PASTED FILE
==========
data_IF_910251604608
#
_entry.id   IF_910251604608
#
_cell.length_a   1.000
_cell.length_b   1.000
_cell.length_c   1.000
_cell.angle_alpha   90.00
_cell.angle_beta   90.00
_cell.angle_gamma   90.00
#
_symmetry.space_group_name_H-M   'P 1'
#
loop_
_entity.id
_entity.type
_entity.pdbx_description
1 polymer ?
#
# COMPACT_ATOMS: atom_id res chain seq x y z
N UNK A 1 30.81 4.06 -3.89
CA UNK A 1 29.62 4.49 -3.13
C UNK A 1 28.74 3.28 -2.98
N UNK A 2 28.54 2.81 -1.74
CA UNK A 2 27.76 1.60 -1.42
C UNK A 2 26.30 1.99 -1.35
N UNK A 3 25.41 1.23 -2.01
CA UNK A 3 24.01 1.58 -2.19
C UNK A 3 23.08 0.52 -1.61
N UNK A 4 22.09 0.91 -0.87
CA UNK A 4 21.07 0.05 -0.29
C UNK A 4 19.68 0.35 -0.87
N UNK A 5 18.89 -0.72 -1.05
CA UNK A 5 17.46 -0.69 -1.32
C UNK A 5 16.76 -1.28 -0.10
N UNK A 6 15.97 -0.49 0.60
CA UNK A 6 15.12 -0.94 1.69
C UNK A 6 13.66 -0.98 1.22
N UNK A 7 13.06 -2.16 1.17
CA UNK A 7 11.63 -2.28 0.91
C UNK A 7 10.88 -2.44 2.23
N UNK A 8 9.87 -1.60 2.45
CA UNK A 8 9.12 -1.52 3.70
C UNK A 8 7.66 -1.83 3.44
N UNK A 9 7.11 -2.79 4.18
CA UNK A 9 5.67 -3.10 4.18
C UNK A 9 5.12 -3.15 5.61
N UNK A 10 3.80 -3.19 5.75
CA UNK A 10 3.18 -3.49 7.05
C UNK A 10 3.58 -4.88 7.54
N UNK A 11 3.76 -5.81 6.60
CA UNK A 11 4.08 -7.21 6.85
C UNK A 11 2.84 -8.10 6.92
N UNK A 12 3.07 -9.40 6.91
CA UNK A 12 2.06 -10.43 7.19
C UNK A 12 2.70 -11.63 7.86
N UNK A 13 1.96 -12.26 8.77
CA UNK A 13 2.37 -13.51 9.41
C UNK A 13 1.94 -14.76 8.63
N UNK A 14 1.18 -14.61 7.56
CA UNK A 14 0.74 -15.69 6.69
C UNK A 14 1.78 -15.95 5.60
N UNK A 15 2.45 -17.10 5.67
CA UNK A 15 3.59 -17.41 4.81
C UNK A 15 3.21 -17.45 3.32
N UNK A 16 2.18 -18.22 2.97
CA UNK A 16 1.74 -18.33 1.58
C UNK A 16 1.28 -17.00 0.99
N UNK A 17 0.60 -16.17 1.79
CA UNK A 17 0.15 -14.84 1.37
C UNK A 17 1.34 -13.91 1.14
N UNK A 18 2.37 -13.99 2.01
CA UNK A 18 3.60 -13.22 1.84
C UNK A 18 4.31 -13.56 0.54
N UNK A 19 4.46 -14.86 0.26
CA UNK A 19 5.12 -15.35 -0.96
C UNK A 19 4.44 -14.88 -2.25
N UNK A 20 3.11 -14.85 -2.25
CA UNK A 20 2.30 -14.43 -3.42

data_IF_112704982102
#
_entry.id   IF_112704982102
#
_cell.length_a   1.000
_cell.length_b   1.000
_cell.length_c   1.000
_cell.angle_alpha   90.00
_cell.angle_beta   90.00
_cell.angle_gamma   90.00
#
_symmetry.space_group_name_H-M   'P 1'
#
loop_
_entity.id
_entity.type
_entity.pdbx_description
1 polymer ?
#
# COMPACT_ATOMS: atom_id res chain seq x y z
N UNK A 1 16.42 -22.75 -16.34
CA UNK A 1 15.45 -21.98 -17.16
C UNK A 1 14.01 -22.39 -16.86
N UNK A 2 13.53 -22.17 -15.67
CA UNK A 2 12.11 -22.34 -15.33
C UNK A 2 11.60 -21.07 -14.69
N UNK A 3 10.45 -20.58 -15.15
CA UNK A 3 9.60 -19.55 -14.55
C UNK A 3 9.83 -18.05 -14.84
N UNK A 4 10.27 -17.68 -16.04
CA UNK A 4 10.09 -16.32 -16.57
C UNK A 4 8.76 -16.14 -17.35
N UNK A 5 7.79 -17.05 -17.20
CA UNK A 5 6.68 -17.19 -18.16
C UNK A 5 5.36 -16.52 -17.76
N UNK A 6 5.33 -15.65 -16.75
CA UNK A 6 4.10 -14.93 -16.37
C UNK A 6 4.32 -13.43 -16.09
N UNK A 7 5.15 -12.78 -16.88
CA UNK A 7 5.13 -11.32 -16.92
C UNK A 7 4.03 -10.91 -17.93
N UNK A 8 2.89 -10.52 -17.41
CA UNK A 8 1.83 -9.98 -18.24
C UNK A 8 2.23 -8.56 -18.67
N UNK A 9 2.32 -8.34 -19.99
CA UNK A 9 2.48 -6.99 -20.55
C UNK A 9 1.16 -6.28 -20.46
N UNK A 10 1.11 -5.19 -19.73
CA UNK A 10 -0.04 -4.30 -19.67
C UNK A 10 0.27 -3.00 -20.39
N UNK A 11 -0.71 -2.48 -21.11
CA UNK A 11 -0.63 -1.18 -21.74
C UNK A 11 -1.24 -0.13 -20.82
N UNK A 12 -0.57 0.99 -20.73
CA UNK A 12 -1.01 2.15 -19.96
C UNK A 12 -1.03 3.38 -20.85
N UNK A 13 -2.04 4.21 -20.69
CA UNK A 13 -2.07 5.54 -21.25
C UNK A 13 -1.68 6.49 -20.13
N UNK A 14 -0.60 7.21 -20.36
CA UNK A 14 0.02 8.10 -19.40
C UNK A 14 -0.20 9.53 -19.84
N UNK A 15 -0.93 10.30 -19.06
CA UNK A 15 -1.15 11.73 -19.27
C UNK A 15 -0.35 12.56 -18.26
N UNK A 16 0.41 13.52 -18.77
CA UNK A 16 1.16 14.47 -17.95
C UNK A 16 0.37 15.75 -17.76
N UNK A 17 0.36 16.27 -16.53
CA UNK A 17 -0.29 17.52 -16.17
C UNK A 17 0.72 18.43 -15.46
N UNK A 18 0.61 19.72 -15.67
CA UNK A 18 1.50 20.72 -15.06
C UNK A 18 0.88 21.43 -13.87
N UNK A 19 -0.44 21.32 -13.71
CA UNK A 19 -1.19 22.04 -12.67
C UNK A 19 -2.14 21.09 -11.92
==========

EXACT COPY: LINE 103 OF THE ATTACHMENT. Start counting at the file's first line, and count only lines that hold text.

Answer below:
N UNK A 2 13.53 -22.17 -15.67